Now just because I had problems with “Gears of the City” doesn’t mean that it’s not any good. On the contrary, “Gears of the City” is a very good book, distinguished by Felix’s outstanding prose and imagination, some really superb dialogue—some of which is quite witty—and a thought-provoking plot that makes up for its deficiencies with pacing and execution with its unpredictability. Then there were the excellent stories-within-stories which I thought were some of the best parts in the novel. Besides all that, fans of “Thunderer” will want to read “Gears of the City” to discover the answers to the Mountain, its connection to Ararat, who Shay/Lemuel/Cutter is, and whether or not Arjun ever finds his god…

CONCLUSION: Even though I didn’t enjoy “Gears of the City” as much as I did “Thunderer”, I was still really impressed with the book, particularly its imagination, unpredictability, skillful writing and how different it was from its predecessor, all of which goes back to Felix Gilman who, after only two novels, has already established himself as one of the brightest new voices in speculative fiction. In short, I expect great things from Mr. Gilman and can’t wait to experience the author’s next creation…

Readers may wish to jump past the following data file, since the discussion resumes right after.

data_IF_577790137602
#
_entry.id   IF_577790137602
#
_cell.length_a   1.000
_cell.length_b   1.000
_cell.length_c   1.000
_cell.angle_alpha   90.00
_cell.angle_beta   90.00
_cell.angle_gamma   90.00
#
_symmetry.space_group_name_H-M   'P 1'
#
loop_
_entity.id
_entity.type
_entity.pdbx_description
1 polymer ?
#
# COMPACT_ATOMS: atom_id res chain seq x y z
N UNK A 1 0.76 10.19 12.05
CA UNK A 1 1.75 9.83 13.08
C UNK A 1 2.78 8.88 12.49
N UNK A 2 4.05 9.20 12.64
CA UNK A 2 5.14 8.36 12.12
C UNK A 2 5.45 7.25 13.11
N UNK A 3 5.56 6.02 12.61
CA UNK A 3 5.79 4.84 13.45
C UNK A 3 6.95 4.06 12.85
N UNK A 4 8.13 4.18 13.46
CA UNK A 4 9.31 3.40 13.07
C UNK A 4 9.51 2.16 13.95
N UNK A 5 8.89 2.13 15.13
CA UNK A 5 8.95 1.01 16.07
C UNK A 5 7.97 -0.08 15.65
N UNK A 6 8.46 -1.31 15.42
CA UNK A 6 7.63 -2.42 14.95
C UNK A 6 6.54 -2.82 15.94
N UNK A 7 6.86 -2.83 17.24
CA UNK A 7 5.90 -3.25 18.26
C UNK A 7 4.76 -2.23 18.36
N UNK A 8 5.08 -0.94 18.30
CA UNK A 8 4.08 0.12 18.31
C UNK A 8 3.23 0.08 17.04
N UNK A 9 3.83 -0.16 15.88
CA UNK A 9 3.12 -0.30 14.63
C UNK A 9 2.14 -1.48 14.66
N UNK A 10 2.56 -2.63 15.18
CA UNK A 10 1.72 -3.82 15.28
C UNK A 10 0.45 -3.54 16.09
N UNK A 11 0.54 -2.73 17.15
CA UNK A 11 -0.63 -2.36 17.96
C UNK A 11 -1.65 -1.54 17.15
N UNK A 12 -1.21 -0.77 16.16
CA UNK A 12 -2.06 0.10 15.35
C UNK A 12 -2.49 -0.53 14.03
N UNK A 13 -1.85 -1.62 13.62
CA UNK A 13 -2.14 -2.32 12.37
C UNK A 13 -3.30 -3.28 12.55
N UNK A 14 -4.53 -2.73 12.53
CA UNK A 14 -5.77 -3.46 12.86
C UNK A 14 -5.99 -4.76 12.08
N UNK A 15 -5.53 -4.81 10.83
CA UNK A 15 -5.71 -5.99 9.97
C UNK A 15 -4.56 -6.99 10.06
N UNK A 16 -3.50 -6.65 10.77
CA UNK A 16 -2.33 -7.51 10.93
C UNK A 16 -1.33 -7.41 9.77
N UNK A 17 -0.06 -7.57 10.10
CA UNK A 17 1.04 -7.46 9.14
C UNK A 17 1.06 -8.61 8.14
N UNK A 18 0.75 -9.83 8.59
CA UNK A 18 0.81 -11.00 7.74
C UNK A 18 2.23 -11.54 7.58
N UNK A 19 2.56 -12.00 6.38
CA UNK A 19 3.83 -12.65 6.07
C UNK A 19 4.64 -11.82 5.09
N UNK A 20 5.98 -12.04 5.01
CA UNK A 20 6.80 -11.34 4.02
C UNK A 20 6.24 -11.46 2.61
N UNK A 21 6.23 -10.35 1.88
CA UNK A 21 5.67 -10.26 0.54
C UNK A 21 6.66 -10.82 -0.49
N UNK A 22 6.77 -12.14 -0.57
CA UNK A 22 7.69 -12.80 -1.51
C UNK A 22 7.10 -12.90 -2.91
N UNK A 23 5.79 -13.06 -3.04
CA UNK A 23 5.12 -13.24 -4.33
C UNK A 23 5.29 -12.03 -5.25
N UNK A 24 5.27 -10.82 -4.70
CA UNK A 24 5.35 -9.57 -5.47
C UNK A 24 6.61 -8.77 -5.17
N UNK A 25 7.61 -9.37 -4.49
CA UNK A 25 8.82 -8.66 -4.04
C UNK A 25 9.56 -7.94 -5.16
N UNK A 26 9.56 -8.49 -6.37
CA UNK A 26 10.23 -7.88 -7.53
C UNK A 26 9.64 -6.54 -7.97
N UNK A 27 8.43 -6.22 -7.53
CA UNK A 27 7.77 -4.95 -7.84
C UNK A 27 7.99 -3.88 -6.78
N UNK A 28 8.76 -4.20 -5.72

Liviu said...

I enjoyed Gears of the City a lot though indeed it is a somewhat different kind of book than Thunderer, falling clearly into the New Weird side, while Thunderer was more on the border with more traditional epic fantasy.

However the style and tone of the book reminded me most of Gene Wolfe' Long Sun tetralogy with Pater Silk, the invisible Gods and the artificial but full of sense of wonder setting, than any of the classics of New Weird mentioned in the review.

Overall I had extraordinarily high expectations after Thunderer and Gears of the City met and even exceeded them.

Robert said...

I'm interested to see what other people think of "Gears of the City", especially those who have read and enjoyed Thunderer...

SciFiGuy said...

Sounds intriguing. Haven't read Thunderer either and it seems I missed out. Will check these out.